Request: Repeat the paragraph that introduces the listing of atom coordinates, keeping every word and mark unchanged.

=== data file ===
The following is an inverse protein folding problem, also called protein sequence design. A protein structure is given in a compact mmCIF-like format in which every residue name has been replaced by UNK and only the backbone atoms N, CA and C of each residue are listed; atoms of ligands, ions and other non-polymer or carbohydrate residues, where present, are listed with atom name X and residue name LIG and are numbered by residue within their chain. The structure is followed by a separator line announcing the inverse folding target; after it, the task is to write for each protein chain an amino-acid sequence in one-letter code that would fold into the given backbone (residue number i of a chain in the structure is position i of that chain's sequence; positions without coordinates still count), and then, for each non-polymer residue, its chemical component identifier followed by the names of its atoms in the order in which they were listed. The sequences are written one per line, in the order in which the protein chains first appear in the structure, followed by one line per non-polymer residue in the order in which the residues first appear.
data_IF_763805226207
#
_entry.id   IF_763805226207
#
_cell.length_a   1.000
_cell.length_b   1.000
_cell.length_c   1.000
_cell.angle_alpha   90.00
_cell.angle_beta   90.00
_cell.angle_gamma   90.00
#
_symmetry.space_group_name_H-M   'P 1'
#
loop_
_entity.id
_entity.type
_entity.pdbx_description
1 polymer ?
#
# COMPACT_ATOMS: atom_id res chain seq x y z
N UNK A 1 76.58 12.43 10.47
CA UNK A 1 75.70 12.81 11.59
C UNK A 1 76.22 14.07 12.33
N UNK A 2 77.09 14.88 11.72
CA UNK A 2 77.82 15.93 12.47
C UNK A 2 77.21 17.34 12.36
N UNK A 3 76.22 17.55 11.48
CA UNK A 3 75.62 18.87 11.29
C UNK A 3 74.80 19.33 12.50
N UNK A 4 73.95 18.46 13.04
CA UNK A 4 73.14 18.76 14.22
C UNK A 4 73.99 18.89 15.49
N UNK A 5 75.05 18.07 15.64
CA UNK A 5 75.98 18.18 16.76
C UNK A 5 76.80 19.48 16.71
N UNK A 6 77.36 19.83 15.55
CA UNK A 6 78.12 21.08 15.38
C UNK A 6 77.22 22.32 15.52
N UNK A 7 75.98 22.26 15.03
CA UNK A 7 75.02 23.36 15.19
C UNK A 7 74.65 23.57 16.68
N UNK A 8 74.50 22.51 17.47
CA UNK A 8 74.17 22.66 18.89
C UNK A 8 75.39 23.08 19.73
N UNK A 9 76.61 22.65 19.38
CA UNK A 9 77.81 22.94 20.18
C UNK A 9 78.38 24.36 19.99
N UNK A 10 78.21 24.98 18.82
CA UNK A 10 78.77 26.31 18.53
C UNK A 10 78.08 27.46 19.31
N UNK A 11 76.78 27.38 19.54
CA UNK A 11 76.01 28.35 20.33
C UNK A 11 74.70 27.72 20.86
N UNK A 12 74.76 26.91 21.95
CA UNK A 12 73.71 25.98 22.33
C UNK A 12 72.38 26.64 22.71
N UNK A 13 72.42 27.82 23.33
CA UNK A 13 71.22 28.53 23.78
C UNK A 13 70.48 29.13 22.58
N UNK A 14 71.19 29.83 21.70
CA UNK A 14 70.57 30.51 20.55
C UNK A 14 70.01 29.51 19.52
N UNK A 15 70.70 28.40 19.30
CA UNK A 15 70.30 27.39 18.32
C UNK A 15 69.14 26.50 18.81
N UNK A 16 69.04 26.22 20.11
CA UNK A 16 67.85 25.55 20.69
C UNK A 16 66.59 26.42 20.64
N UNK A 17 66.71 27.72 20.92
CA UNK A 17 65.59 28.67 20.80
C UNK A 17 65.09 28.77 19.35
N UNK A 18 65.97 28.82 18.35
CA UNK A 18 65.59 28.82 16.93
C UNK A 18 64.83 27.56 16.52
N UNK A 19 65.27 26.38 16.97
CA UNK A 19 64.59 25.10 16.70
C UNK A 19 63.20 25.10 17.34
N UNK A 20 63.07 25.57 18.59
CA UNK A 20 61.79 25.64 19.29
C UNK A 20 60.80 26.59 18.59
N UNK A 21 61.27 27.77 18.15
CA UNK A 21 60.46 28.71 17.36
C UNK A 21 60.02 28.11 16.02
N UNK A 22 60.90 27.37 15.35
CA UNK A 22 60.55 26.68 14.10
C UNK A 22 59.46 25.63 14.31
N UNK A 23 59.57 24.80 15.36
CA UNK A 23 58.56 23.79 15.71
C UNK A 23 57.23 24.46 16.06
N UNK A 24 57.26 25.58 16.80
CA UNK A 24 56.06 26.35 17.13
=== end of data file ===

The following is an inverse protein folding problem, also called protein sequence design. A protein structure is given in a compact mmCIF-like format in which every residue name has been replaced by UNK and only the backbone atoms N, CA and C of each residue are listed; atoms of ligands, ions and other non-polymer or carbohydrate residues, where present, are listed with atom name X and residue name LIG and are numbered by residue within their chain. The structure is followed by a separator line announcing the inverse folding target; after it, the task is to write for each protein chain an amino-acid sequence in one-letter code that would fold into the given backbone (residue number i of a chain in the structure is position i of that chain's sequence; positions without coordinates still count), and then, for each non-polymer residue, its chemical component identifier followed by the names of its atoms in the order in which they were listed. The sequences are written one per line, in the order in which the protein chains first appear in the structure, followed by one line per non-polymer residue in the order in which the residues first appear.